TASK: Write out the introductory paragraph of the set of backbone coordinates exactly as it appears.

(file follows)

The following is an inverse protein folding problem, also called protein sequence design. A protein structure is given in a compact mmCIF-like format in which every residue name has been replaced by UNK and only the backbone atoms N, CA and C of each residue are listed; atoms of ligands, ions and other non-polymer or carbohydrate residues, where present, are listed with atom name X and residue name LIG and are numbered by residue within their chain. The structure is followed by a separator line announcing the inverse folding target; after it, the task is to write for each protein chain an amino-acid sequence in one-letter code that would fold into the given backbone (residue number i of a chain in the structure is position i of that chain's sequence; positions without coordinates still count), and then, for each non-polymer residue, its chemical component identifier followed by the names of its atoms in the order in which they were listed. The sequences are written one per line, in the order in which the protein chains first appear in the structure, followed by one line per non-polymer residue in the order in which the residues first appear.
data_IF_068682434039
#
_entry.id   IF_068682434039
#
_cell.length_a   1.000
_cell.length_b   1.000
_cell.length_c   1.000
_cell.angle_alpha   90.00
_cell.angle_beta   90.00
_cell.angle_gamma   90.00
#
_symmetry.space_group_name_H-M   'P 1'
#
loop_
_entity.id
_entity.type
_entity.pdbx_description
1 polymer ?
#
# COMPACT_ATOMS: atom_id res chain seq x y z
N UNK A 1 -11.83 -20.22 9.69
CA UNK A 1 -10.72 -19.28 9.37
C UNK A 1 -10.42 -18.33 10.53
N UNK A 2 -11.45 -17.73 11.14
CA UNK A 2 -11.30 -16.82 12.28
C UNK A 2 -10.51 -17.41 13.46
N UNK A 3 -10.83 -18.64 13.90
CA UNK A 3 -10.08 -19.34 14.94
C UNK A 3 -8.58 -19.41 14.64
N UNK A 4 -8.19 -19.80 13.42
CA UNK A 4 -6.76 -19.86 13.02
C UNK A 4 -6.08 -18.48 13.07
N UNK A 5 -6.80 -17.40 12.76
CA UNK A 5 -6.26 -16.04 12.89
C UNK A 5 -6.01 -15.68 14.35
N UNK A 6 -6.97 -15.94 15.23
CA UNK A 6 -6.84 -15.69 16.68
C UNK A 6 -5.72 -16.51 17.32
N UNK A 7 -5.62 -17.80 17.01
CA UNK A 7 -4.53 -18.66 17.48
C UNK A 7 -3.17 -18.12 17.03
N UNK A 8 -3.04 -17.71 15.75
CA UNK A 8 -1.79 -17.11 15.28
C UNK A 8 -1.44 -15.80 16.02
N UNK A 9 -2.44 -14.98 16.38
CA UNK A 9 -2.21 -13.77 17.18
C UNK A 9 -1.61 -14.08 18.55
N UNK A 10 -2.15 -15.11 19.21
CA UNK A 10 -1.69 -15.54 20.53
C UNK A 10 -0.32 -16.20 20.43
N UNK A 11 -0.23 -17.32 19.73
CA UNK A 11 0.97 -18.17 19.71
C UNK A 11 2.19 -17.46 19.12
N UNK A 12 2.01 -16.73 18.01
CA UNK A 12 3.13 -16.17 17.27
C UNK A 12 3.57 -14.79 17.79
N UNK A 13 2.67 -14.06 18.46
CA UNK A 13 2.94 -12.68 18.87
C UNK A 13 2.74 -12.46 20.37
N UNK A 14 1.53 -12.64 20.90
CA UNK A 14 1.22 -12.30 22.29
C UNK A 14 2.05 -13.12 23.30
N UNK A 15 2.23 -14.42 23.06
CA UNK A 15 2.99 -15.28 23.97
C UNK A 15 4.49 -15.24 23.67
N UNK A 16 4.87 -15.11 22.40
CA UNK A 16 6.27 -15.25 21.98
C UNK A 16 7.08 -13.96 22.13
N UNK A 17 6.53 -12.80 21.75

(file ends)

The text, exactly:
The following is an inverse protein folding problem, also called protein sequence design. A protein structure is given in a compact mmCIF-like format in which every residue name has been replaced by UNK and only the backbone atoms N, CA and C of each residue are listed; atoms of ligands, ions and other non-polymer or carbohydrate residues, where present, are listed with atom name X and residue name LIG and are numbered by residue within their chain. The structure is followed by a separator line announcing the inverse folding target; after it, the task is to write for each protein chain an amino-acid sequence in one-letter code that would fold into the given backbone (residue number i of a chain in the structure is position i of that chain's sequence; positions without coordinates still count), and then, for each non-polymer residue, its chemical component identifier followed by the names of its atoms in the order in which they were listed. The sequences are written one per line, in the order in which the protein chains first appear in the structure, followed by one line per non-polymer residue in the order in which the residues first appear.